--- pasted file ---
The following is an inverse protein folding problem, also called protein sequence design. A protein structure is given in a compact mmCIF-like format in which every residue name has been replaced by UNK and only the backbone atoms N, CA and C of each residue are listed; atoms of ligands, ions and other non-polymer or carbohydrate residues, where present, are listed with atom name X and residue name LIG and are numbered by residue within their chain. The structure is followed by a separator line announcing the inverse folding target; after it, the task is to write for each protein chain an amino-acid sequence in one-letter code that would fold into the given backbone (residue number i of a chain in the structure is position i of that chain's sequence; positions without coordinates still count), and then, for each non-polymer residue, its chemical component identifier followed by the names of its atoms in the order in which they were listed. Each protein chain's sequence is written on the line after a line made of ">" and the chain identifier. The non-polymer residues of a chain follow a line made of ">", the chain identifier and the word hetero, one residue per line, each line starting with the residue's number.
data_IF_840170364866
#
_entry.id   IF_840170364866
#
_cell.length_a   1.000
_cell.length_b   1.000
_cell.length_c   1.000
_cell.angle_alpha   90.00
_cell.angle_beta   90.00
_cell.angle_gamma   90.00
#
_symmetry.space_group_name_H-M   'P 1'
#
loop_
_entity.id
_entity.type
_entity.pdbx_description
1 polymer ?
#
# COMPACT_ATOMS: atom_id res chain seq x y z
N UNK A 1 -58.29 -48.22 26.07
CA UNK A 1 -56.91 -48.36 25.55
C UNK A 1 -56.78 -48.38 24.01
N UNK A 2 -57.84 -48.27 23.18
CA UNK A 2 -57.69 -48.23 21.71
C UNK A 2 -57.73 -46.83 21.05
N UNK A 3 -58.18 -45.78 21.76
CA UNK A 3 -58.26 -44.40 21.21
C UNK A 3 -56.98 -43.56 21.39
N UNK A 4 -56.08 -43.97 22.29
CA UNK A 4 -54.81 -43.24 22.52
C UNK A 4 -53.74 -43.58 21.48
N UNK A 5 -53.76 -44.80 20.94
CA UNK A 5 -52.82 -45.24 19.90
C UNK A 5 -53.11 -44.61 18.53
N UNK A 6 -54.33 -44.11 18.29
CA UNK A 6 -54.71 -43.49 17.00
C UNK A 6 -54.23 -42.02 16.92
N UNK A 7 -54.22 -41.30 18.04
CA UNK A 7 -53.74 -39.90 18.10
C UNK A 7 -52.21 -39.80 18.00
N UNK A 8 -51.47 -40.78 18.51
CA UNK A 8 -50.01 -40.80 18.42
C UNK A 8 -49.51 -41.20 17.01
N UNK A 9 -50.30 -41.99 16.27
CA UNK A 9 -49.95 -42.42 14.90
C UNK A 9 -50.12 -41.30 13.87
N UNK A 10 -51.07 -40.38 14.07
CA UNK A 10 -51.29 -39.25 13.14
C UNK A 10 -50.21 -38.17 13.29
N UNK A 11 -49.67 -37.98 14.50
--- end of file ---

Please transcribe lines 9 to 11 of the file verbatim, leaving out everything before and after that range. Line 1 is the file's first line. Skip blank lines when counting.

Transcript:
_cell.angle_alpha   90.00
_cell.angle_beta   90.00
_cell.angle_gamma   90.00